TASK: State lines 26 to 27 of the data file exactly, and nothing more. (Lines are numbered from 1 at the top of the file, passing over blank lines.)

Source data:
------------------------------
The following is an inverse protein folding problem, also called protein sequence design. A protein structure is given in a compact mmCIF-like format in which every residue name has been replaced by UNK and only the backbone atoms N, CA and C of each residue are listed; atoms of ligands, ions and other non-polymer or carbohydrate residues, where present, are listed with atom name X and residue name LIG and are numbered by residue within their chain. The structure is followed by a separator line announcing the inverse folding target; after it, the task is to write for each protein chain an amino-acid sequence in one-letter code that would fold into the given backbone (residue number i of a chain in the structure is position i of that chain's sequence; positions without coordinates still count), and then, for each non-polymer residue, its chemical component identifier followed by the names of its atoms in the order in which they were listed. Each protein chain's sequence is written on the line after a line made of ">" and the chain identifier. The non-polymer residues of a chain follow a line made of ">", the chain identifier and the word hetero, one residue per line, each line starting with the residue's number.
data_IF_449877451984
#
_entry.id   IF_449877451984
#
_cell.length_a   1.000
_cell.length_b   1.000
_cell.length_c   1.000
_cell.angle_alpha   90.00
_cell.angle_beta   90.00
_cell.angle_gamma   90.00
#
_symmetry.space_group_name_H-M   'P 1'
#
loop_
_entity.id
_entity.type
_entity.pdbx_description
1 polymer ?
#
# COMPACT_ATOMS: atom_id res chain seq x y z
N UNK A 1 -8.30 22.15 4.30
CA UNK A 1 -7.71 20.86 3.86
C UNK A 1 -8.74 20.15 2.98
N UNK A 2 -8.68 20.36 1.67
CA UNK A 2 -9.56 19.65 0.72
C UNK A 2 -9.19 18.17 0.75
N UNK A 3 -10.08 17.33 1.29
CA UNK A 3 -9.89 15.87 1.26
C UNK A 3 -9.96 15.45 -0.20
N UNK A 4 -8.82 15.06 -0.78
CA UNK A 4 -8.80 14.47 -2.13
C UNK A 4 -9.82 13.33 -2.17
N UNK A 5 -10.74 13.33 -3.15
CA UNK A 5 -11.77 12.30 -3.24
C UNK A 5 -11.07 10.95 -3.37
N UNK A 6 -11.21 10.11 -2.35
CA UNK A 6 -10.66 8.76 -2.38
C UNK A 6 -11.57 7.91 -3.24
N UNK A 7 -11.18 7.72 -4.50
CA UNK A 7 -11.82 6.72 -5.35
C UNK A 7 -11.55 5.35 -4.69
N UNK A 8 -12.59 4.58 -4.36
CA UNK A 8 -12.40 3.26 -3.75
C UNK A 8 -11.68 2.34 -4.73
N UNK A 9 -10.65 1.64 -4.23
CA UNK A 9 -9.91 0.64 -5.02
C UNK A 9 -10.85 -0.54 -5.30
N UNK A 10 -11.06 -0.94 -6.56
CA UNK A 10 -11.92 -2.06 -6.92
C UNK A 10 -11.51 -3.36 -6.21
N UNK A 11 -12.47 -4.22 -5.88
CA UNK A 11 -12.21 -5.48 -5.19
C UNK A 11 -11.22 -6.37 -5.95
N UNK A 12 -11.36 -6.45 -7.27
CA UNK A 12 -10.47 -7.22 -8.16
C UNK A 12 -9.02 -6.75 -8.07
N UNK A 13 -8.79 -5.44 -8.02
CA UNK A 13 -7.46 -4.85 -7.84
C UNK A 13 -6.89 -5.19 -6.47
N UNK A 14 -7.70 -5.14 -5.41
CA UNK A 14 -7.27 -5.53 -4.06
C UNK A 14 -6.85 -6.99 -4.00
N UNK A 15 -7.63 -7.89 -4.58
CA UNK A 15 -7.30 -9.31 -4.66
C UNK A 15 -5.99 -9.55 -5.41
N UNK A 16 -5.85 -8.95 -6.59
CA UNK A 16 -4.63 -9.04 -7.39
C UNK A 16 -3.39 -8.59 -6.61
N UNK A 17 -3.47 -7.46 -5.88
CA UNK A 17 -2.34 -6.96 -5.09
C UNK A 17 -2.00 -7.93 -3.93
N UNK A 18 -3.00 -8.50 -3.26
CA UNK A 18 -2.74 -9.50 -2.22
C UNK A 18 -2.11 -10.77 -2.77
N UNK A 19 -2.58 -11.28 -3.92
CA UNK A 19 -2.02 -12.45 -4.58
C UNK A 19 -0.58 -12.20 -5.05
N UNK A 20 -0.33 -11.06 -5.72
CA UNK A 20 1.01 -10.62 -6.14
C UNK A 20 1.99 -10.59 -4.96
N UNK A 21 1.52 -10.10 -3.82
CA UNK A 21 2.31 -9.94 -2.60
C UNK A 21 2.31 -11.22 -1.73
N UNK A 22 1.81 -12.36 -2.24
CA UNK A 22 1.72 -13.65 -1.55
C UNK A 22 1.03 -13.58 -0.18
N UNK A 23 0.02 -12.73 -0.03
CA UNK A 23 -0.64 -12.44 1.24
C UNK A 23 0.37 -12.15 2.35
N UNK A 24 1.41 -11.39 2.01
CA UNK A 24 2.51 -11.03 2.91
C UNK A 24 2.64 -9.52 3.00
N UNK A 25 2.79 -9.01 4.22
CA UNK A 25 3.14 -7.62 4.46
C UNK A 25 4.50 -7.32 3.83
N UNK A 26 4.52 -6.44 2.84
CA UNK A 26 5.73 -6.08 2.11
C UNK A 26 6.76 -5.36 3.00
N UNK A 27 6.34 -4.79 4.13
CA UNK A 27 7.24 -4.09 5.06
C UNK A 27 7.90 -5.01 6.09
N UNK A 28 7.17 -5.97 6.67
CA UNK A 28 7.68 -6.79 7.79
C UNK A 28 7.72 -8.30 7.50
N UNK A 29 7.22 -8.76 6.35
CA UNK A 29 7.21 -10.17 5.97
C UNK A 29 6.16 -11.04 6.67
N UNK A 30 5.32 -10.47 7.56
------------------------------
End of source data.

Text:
CA UNK A 2 -9.56 19.65 0.72
C UNK A 2 -9.19 18.17 0.75